Author: Barbara J Stussman1, Richard L Nahin1, Patricia M Barnes2, Remle Scott3, Termeh Feinburg4, Brian W Ward2
1 National Center for Complementary and Integrative Health (NCCIH), National Institutes of Health, Bethesda, MD, USA.
2 National Center for Health Statistics, Hyattsville, MD, USA.
3 Department of Preventive Medicine and Biostatistics, School of Medicine, Uniformed Services University, Bethesda, MD, USA.
4 Kelly Government Solutions, Rockville, MD, USA.
Conference/Journal: J Integr Complement Med
Date published: 2022 May 12
Other: Special Notes: doi: 10.1089/jicm.2022.0493. , Word Count: 339
Objective: To examine the reasons why office-based physicians do or do not recommend four selected complementary health approaches to their patients in the context of the Andersen Behavioral Model. Design: Descriptive estimates of physician-level data from the 2012 National Ambulatory Medical Care Survey (NAMCS) Physician Induction Interview, a nationally representative survey of office-based physicians (N = 5622, weighted response rate = 59.7%). Setting/Location: The United States. Outcome measures: Reasons for the recommendation or lack thereof to patients for: herbs and other non-vitamin supplements, chiropractic/osteopathic manipulation, acupuncture, and mind-body therapies (including meditation, guided imagery, and progressive relaxation). Differences by physician sex and medical specialty were described. Results: For each of the four complementary health approaches, more than half of the physicians who made recommendations indicated that they were influenced by scientific evidence in peer-reviewed journals (ranging from 52.0% for chiropractic/osteopathic manipulation [95% confidence interval, CI = 47.6-56.3] to 71.3% for herbs and other non-vitamin supplements [95% CI = 66.9-75.4]). More than 60% of all physicians recommended each of the four complementary health approaches because of patient requests. A higher percentage of female physicians reported evidence in peer-reviewed journals as a rationale for recommending herbs and non-vitamin supplements or chiropractic/osteopathic manipulation when compared with male physicians (herbs and non-vitamin supplements: 78.8% [95% CI = 72.4-84.3] vs. 66.6% [95% CI = 60.8-72.2]; chiropractic/osteopathic manipulation: 62.3% [95% CI = 54.7-69.4] vs. 47.5% [95% CI = 42.3-52.7]). For each of the four complementary health approaches, a lack of perceived benefit was the most frequently reported reason by both sexes for not recommending. Lack of information sources was reported more often by female versus male physicians as a reason to not recommend herbs and non-vitamin supplements (31.4% [95% CI = 26.8-36.3] vs. 23.4% [95% CI = 21.0-25.9]). Conclusions: There are limited nationally representative data on the reasons as to why office-based physicians decide to recommend complementary health approaches to patients. Developing a more nuanced understanding of influencing factors in physicians' decision making regarding complementary health approaches may better inform researchers and educators, and aid physicians in making evidence-based recommendations for patients.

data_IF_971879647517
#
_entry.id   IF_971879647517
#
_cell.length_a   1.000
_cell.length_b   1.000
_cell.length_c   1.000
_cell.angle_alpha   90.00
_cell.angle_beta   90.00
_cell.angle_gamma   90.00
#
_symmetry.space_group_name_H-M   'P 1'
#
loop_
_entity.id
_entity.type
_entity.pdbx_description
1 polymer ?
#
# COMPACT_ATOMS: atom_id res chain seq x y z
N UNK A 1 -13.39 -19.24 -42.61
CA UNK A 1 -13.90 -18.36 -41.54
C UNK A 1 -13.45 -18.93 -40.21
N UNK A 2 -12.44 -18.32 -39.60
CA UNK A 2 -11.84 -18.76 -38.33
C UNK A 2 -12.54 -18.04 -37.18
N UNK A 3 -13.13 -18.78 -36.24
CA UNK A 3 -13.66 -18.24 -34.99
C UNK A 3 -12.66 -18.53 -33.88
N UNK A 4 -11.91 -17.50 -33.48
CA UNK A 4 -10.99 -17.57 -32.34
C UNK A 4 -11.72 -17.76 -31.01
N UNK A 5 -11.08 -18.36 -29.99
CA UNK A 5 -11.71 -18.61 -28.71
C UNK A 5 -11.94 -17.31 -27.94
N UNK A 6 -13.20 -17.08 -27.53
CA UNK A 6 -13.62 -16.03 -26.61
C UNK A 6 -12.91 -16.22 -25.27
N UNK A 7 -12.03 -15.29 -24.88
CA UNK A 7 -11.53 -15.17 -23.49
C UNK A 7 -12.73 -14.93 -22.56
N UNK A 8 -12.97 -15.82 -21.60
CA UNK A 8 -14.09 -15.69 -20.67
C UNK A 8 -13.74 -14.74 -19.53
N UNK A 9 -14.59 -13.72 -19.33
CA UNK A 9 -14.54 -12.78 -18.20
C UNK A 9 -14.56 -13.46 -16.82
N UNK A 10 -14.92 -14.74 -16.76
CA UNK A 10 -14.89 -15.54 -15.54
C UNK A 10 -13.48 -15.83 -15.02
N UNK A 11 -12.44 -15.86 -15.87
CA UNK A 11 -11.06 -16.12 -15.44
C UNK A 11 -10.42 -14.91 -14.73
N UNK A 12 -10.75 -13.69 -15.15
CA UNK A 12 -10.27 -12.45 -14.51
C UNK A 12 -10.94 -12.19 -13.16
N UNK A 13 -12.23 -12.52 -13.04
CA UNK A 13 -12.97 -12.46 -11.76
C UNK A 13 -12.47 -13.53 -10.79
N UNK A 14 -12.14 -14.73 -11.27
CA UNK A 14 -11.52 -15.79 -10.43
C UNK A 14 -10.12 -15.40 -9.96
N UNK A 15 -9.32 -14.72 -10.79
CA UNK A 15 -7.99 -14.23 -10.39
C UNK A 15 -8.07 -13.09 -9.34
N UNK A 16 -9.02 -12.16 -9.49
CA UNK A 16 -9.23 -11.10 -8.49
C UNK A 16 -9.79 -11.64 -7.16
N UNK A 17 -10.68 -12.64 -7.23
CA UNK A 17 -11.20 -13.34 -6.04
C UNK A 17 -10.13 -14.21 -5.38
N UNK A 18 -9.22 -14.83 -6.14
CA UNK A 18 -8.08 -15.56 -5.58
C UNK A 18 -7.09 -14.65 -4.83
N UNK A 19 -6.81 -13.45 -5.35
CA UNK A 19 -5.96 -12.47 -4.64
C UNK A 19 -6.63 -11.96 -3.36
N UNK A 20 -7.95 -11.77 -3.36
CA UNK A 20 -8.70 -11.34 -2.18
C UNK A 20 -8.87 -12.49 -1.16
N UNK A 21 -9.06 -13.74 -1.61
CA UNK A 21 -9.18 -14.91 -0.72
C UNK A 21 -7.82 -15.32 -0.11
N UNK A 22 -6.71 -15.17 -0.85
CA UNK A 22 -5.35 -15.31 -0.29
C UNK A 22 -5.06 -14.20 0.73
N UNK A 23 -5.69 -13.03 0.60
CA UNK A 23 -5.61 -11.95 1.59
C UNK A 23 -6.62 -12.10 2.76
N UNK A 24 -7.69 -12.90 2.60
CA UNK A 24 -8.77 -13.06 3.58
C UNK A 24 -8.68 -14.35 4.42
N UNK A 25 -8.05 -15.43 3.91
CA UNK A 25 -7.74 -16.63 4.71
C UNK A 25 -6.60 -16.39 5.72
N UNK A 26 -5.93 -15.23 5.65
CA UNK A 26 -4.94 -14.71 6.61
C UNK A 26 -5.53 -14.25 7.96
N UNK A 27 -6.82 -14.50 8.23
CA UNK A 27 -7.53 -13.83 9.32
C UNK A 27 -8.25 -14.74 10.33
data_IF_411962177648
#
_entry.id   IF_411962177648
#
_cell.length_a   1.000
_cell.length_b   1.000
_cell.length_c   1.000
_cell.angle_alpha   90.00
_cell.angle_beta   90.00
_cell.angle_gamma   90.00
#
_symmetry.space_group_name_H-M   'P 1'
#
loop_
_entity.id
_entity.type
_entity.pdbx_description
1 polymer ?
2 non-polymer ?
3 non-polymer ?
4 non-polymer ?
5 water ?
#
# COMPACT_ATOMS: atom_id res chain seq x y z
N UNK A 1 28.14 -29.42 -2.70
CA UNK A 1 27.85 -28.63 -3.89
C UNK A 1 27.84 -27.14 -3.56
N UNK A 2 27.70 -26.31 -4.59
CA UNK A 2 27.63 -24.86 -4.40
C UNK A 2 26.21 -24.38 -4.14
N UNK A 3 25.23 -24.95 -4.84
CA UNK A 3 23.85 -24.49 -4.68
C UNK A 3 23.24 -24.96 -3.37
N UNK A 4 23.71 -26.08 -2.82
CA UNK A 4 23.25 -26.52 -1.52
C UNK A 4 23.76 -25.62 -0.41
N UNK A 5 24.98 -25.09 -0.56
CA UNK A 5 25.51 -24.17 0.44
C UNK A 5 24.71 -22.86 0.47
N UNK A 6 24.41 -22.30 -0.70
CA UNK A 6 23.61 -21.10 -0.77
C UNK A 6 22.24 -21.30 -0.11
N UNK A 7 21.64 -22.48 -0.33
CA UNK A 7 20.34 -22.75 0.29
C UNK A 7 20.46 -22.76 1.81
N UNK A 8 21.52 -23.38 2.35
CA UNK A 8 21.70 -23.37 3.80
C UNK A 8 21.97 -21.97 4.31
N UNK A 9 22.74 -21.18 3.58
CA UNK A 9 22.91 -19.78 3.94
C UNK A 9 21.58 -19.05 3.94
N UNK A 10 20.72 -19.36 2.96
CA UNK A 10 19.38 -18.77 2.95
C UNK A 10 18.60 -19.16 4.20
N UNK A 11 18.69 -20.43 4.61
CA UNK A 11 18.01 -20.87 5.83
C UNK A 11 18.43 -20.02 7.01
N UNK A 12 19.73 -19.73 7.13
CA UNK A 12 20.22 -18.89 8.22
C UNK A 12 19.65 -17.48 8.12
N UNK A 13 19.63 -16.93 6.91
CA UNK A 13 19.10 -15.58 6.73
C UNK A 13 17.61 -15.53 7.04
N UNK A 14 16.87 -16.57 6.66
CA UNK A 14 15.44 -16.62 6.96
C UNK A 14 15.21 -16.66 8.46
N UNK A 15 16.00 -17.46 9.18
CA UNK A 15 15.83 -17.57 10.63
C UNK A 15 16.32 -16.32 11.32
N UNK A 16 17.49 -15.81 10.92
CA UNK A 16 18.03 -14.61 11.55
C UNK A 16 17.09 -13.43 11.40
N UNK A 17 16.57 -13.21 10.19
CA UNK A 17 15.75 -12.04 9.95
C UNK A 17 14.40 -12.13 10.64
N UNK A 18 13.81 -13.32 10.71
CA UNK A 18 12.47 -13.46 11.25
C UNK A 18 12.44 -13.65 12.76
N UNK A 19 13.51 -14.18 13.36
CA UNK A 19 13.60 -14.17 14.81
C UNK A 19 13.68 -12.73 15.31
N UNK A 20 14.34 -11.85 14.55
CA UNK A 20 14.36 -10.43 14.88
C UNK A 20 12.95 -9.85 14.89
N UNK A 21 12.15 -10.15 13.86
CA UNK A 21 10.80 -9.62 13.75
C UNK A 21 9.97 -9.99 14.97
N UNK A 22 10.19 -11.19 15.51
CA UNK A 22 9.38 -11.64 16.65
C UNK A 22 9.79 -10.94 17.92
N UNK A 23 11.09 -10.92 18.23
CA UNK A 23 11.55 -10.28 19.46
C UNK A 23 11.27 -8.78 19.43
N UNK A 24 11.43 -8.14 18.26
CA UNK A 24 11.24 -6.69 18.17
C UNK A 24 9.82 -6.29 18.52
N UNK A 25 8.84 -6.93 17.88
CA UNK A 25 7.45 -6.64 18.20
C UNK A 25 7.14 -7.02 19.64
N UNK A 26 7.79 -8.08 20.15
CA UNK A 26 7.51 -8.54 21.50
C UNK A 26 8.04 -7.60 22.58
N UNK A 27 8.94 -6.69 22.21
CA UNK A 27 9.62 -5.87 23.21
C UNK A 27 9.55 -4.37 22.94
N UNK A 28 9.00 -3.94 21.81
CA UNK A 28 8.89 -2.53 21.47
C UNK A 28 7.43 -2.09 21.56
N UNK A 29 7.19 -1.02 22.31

Keywords: National Ambulatory Medical Care Survey; U.S. physicians; acupuncture; chiropractic; dietary supplements; mind and body.
PMID: 35549394 DOI: 10.1089/jicm.2022.0493